The intra day volatility in the markets continues on the extreme side.  Near the end of the trading day, we’re roughly flat.  At one point, the markets were down between one and two percent and up as much as a percent.  These intra day swings feel orderly and not necessarily panicked.  By this, I mean that specific stocks are up and down as much as I would intuitively expect them to be given the market’s overall direction.  Nothing necessarily sticks out.  The increased use of exchange traded funds may have something to do with this, with massive buckets of stocks being bought and sold rather than the individual names.  I’m not sure if that’s really the reason, but some traders we talk to suggest that it might be.

The market swings clearly reflect shifting macroeconomic concerns more than anything else.  Intel did report last night and is now down about 12%.  While we don’t own the stock, we do follow it.  Their results really weren’t that bad and while their guidance was softer than is seasonally normal, I’m sure they are being conservative given the economic environment.  As we enter earnings season in earnest next week, I’d suspect many companies will take the same approach unless their businesses are just on fire.  And just to be clear, by saying on fire, I mean doing  well!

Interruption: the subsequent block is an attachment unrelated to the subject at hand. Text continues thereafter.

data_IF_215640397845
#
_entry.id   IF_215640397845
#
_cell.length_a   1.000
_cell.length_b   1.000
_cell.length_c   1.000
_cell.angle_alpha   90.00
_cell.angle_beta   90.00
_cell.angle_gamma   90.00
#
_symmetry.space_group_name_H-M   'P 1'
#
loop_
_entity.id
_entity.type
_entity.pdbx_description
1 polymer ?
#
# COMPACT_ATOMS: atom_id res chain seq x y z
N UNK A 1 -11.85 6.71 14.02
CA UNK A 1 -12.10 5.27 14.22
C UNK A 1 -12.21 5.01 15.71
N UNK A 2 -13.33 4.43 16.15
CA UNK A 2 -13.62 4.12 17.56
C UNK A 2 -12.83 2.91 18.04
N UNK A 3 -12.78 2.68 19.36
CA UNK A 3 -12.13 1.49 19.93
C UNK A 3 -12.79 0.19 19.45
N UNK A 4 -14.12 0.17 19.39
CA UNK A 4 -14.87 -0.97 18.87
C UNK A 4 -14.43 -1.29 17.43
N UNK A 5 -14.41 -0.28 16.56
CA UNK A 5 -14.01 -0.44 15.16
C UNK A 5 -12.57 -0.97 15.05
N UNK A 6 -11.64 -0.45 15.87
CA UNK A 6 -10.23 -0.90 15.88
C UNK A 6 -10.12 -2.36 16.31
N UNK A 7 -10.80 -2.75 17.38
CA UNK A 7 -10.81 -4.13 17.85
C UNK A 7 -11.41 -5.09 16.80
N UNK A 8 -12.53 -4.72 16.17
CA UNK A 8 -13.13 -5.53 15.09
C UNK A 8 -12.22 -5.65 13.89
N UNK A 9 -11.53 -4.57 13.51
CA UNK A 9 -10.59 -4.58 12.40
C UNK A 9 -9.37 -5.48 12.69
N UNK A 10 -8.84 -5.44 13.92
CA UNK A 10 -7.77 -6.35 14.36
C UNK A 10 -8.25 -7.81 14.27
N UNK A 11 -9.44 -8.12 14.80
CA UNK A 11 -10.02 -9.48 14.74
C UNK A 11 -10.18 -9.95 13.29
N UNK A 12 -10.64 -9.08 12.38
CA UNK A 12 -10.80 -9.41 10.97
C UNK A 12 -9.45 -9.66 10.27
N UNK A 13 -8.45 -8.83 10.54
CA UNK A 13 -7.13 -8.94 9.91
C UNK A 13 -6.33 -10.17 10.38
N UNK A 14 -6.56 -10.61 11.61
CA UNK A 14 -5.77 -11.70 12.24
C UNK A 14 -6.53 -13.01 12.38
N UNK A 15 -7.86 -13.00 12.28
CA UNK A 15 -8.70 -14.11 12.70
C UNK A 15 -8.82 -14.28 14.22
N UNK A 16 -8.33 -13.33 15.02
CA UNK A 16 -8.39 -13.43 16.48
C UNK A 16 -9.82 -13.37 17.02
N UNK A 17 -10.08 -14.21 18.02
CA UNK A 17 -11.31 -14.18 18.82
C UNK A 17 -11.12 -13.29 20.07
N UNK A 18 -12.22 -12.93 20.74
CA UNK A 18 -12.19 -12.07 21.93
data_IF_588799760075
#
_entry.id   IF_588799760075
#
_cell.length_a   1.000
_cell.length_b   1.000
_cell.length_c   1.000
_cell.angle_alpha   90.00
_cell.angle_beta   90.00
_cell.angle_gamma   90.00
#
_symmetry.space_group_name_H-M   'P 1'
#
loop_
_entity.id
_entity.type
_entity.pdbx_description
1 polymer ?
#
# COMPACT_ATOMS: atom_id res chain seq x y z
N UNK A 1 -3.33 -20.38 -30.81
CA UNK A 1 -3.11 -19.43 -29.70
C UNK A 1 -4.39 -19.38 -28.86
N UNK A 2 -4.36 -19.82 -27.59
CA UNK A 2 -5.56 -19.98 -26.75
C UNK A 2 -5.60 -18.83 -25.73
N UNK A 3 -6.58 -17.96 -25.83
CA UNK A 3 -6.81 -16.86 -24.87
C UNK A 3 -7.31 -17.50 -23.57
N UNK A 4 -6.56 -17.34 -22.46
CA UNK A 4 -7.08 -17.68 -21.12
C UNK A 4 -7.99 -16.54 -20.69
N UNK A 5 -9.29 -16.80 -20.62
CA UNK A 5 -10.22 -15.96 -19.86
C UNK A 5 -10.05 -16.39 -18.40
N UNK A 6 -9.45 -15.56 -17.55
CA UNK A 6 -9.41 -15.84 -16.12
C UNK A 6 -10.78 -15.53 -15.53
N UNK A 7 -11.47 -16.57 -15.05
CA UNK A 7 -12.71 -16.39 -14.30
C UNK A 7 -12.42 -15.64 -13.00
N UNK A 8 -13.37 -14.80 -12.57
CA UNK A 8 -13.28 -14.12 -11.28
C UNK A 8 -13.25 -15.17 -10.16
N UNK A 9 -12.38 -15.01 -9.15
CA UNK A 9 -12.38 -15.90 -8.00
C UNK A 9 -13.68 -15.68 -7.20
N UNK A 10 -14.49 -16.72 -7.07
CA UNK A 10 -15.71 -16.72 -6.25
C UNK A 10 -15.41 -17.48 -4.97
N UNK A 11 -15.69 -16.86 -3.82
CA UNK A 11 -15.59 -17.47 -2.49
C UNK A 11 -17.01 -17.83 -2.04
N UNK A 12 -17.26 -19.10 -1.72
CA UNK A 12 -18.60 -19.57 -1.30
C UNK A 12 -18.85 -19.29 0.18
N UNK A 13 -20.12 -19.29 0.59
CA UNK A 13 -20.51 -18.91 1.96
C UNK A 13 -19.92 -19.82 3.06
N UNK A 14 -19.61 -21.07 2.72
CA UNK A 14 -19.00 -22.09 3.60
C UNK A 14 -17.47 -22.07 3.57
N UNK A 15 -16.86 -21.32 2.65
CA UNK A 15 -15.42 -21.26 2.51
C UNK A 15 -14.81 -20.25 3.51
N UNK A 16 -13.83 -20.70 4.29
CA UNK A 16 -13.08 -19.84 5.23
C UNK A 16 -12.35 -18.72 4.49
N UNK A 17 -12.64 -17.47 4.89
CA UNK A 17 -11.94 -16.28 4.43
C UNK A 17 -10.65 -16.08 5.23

Of course, guidance based on an uncertain outlook tends to feed the flames of uncertainty.  Momentum can move stocks in both directions and the current direction has generally been down.  International stocks even took it on the chin yesterday as folks have begun to consider the real possibility that worldwide economies aren’t as decoupled from one another as emerging market bulls may lead one to believe.  (For the record, we’re not a part of the decoupling camp and have repeatedly held to the view that a slowdown here can and will affect growth abroad.)   

But in spite of the daily volatility, the S&P 500 continues to bounce off the 1370 level or thereabouts, suggesting that significant additional downside may be limited barring any major negative data points.  Given how far things have fallen, we suspect we’re due for a rally.